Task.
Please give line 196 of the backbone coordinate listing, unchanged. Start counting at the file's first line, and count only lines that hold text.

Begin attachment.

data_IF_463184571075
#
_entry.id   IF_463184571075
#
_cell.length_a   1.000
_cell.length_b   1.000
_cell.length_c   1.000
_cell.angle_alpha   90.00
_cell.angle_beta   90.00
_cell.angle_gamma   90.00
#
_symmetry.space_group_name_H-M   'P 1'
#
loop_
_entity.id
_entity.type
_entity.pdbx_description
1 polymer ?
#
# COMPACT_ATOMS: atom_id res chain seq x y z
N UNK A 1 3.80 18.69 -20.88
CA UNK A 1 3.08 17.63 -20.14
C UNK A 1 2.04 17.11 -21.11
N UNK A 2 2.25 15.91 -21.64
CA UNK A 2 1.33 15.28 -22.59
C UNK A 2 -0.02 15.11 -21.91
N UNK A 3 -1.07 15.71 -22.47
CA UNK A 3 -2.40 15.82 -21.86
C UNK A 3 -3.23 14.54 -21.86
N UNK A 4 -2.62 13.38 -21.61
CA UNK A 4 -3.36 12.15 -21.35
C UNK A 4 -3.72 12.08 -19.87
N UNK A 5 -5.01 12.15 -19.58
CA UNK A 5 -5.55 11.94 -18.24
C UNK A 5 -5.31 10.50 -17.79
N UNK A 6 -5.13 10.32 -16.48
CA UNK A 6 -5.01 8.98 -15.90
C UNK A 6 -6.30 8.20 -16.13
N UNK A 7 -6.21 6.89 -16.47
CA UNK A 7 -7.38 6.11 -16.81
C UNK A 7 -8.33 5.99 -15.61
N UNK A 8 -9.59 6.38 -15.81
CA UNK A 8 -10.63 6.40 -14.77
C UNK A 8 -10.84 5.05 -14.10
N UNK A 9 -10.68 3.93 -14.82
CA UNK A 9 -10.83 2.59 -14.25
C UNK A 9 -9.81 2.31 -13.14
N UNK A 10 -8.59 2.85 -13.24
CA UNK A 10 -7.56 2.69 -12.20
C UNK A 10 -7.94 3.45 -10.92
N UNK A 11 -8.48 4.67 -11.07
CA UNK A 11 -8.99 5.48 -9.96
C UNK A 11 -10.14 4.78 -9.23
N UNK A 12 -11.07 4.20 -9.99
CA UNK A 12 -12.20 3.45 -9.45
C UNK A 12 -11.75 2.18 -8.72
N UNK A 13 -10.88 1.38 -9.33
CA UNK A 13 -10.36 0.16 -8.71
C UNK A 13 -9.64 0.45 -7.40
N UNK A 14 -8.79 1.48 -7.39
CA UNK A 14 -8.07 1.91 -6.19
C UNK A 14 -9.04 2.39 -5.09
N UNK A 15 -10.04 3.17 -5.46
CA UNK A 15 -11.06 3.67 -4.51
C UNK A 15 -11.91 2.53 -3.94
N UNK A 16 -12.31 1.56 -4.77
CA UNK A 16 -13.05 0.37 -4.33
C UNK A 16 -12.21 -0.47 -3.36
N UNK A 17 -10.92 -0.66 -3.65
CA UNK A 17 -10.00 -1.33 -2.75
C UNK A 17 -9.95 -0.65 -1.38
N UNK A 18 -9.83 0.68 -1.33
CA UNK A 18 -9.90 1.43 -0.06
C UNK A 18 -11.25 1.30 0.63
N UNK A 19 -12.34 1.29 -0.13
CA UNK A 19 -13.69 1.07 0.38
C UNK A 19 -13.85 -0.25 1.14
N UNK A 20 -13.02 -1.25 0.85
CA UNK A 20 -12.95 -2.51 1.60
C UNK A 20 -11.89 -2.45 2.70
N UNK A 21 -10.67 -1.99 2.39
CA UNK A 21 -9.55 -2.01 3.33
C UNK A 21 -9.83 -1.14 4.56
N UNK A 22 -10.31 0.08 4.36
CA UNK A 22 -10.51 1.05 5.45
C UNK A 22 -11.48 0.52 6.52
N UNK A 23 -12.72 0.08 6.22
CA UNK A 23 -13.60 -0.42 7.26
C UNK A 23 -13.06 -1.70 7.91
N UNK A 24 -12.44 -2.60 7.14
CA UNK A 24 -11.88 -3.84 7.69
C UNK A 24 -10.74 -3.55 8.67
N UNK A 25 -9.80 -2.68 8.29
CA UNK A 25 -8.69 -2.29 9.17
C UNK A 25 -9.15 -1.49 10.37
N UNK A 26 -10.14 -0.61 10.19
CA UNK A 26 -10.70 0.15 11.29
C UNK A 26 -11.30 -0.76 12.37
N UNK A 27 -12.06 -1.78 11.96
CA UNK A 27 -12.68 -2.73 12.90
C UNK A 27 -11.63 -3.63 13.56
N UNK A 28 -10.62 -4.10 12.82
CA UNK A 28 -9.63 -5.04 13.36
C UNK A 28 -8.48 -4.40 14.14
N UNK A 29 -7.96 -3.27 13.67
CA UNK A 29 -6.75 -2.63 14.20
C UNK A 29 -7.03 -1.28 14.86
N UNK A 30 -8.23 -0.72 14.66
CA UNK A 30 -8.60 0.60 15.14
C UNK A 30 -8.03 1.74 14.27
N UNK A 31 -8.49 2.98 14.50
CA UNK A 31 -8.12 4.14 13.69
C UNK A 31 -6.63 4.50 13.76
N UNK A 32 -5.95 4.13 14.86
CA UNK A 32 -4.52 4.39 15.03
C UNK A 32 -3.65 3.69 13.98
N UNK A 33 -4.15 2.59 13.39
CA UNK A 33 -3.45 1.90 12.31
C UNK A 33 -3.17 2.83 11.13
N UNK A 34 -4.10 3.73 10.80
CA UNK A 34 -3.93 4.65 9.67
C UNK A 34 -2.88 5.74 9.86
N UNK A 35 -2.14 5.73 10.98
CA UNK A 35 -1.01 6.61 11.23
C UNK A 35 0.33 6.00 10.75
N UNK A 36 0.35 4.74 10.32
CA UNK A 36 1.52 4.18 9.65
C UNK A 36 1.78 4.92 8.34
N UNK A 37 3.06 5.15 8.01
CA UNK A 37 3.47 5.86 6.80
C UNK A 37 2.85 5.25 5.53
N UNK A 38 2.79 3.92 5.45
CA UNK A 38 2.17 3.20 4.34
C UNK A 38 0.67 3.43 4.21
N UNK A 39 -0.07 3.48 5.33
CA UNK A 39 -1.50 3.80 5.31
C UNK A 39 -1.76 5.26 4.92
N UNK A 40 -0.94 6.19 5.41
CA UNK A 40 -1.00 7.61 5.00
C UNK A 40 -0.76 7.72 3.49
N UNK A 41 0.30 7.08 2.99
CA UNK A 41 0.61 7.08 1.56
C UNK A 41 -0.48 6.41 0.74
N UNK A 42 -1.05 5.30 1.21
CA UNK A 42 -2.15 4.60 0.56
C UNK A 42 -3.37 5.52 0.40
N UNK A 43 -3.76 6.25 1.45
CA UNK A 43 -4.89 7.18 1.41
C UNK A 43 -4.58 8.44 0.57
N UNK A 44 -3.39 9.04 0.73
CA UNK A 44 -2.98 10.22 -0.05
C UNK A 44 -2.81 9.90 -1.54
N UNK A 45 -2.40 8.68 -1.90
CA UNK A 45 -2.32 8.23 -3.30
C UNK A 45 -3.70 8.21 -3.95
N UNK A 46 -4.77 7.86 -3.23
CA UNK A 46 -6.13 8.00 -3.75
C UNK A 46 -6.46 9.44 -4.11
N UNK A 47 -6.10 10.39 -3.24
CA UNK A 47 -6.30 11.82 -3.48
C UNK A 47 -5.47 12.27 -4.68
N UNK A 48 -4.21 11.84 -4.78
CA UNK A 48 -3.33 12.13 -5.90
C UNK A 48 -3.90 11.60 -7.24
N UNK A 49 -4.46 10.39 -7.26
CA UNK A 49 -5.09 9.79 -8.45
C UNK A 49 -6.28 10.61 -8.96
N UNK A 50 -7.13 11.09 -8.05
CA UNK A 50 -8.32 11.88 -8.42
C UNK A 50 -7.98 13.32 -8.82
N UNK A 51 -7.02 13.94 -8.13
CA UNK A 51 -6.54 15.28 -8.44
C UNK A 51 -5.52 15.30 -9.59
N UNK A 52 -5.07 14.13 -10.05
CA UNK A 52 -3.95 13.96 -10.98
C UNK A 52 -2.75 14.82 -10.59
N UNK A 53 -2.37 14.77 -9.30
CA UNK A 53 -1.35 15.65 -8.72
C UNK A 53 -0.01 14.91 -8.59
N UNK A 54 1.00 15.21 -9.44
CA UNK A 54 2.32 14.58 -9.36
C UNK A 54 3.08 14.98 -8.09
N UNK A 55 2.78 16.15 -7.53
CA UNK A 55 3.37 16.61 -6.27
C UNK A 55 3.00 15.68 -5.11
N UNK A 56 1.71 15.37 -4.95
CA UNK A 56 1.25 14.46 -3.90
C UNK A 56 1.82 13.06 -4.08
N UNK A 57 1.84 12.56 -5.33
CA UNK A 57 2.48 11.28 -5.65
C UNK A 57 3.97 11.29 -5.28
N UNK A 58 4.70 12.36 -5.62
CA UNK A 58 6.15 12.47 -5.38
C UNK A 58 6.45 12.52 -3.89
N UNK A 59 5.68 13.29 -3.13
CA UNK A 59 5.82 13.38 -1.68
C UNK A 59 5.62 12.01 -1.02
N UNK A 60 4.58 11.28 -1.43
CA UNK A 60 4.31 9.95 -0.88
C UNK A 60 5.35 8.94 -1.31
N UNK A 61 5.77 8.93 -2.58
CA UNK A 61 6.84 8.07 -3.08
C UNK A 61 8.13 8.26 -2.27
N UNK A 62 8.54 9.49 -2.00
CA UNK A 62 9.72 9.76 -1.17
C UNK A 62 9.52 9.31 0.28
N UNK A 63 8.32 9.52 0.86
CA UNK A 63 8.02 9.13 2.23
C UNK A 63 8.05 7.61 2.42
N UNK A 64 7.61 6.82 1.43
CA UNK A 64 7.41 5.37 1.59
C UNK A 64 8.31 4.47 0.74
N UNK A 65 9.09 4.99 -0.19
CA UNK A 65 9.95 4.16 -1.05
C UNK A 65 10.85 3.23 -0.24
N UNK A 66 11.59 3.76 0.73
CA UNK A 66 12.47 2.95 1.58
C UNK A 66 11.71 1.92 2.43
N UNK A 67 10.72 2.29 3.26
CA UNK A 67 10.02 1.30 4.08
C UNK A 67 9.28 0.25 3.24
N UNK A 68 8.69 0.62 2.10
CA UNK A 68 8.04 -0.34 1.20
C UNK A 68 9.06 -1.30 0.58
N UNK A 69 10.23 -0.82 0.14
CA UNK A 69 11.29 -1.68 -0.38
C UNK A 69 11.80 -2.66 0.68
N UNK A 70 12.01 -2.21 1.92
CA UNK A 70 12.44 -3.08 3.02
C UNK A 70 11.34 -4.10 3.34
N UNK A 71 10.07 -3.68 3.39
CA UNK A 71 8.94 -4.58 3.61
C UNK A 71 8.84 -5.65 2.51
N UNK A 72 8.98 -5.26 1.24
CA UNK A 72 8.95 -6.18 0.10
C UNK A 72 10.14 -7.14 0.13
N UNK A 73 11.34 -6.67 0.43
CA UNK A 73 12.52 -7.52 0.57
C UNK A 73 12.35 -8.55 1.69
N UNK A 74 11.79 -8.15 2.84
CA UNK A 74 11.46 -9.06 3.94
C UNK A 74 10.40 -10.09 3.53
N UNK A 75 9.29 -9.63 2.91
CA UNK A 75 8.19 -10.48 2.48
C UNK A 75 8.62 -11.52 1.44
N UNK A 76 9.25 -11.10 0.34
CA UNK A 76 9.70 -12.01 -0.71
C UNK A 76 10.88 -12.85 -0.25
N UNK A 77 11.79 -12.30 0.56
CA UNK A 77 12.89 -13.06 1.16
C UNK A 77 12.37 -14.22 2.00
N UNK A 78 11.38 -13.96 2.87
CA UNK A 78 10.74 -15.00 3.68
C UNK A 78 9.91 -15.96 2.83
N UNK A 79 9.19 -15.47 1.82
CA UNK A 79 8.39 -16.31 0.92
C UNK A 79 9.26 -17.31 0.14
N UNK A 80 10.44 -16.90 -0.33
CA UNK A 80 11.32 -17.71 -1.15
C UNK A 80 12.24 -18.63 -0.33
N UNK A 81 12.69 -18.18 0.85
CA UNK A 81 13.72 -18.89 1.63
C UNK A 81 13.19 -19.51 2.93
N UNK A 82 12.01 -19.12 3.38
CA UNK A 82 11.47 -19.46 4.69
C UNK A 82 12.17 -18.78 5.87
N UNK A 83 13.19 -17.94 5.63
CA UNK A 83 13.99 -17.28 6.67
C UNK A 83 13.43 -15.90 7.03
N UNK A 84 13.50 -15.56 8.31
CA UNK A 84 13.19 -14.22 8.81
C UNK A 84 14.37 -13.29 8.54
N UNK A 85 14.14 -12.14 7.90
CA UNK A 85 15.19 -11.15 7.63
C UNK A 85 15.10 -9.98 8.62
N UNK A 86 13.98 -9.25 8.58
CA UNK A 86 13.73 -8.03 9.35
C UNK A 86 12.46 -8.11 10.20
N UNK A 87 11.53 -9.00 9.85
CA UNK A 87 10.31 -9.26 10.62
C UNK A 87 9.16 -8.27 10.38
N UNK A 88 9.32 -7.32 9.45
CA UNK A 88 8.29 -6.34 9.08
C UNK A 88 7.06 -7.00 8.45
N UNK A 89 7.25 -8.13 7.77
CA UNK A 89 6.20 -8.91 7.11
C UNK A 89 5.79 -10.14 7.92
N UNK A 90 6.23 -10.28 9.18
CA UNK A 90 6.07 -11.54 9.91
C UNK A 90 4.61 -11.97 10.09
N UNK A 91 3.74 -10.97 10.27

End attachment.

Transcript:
CA UNK A 59 5.82 13.38 -1.68